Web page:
Flow of Indian students to US sees 29% jump
New Delhi: The number of Indians studying in the US rose nearly 30% in 2014-15 even as that country earned some $30 billion from international students during the year.
The significant rise in the number of Indians pursuing education in the US comes after a lull of about five years.
From 102,673 students enrolled in US institutions in 2013-14, the number rose to 132,888 in 2014-15, data released on Monday showed.
The 2014-15 number is a record. Since 2010, the number of Indian students in the US has plateaued at 97,000-103,000 a year.
Greater economic stability in the US contributed to the increase in the number of Indian students going in search of quality education, Matthew K. Asada, first secretary at the US embassy in New Delhi, said while releasing the data.
In 2014-15, the US hosted 974,926 international students, a 10% increase over the previous year. India is the second leading place of origin for them, accounting for 13.6% of international students in the US, according to Open Doors, a database of students studying or teaching in the US and other countries.
“The number of students from India increased by 29.4% to a record high of 132,888. This is the highest rate of growth for Indian students in the history of the Open Doors project, which dates back to 1954-55,” the Open Doors report said.
China continues to be the biggest country of origin for international students enrolled in American institutions.
In 2014-15, 304,040 Chinese students were studying in the US, up from 274,439 the previous year.
The Chinese students’ numbers increased 10.8%.
“The continued growth in international students coming to the US for higher education has a significant positive economic impact,” the Open Doors report said. “International students contributed more than $30 billion to the US economy in 2014, according to the (US) department of commerce.”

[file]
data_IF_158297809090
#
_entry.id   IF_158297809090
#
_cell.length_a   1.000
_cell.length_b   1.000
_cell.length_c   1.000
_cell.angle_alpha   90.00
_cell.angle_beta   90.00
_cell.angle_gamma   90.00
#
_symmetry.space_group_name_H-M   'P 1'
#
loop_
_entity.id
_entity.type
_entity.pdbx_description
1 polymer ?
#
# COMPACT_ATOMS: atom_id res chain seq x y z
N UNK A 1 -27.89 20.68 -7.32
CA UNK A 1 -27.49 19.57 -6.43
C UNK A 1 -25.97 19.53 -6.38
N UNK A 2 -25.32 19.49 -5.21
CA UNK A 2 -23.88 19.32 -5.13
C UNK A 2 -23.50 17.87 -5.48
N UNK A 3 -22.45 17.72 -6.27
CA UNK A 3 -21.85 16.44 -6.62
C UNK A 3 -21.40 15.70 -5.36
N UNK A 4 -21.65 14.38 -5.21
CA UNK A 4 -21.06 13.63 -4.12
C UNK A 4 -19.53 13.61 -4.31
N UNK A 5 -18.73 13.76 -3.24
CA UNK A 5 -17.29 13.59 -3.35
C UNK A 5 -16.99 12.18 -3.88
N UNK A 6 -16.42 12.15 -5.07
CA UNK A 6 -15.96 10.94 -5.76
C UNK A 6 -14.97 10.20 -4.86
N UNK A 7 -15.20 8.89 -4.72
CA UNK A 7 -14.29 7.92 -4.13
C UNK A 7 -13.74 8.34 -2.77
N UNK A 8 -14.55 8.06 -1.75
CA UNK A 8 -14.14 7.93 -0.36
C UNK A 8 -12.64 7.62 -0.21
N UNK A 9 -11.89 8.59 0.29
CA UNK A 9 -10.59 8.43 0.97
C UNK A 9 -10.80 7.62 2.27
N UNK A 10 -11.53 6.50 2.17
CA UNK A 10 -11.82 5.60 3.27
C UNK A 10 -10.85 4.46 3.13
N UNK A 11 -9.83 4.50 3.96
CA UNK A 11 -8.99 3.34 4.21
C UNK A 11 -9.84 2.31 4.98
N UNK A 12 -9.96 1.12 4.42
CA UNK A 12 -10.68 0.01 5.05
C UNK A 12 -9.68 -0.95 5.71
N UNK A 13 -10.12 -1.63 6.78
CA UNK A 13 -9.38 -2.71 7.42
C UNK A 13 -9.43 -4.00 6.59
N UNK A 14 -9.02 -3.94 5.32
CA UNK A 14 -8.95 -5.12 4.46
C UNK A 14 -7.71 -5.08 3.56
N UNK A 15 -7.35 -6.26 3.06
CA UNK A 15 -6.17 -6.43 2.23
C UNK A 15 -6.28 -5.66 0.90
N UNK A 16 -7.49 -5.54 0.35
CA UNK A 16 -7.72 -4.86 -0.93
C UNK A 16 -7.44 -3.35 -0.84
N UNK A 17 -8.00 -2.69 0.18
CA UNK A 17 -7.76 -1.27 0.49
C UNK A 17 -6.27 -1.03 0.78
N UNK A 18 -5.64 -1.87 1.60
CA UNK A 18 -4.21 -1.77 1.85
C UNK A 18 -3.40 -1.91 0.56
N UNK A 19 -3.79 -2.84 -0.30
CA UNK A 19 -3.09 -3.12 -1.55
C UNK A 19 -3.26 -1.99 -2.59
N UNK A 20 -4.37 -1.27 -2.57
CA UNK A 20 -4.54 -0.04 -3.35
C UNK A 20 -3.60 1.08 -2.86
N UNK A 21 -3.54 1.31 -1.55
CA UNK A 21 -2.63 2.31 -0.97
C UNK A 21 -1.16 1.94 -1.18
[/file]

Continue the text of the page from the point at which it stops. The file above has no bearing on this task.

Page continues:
Open Doors reported that about 73% of all international students receive the majority of their funds from sources outside the US, including personal and family sources as well as assistance from their home country governments or universities.
“Students from around the world who study in the US also contribute to America’s scientific and technical research and bring international perspectives into US classrooms, helping prepare American students for global careers, and often lead to longer-term business relationships and economic benefits,” the report added.
Apart from China and India, South Korea (third), Saudi Arabia (fourth) and Canada (fifth) are the other three countries which fill US educational institutions.
Among the Indian students in the US, about 80% are studying engineering, mathematics, computer science and business, the data show.
As many as 37.5% of Indian students are pursuing engineering, the highest for any stream.
Of the total number of Indian students, 12% are pursuing undergraduate studies, 64% are enrolled in graduate degree courses, and the rest are in non-degree, post-education training and allied courses.
Though some US universities are eager to take in students in non-STEM (science, technology, engineering and mathematics) categories, they cannot ignore the preferences of students from India, said Adam J. Grotsky, executive director of the United States-India Educational Foundation.
Interestingly, while India sends over a 100,000 students a year to the US on average, 4,583 American students were pursuing their education in India in 2013-14. The data for 2014-15 is yet to be compiled.
The growth in the number of international students in the US comes at a time when it is going down in the UK, another popular destination.
In April 2014, The Guardian newspaper reported that “for the first time in 29 years the number of international students enrolling in England’s universities decreased. In 2013, there was a 50% drop in the number of postgraduate students coming from India and Pakistan, and close to a 25% drop in the number of students who enrolled from the European Union, compared with last year”.
The number of Indian students going to the UK fell from 18,535 in 2010-11 to 10,235 in 2012-13, according to a report by the Higher Education Funding Council for England.
The decline in student flow to countries like the UK has benefited the US, said Vineet Gupta, managing director of Jamboree Education, an education training and counselling company.
“Post-economic recession, the US economy now is more stable and its preeminent position as a education destination has resulted in the growth of student flow in general, more so in engineering and computer science streams,” he said.
Disclaimer: This information has been collected through secondary research and IBEF is not responsible for any errors in the same.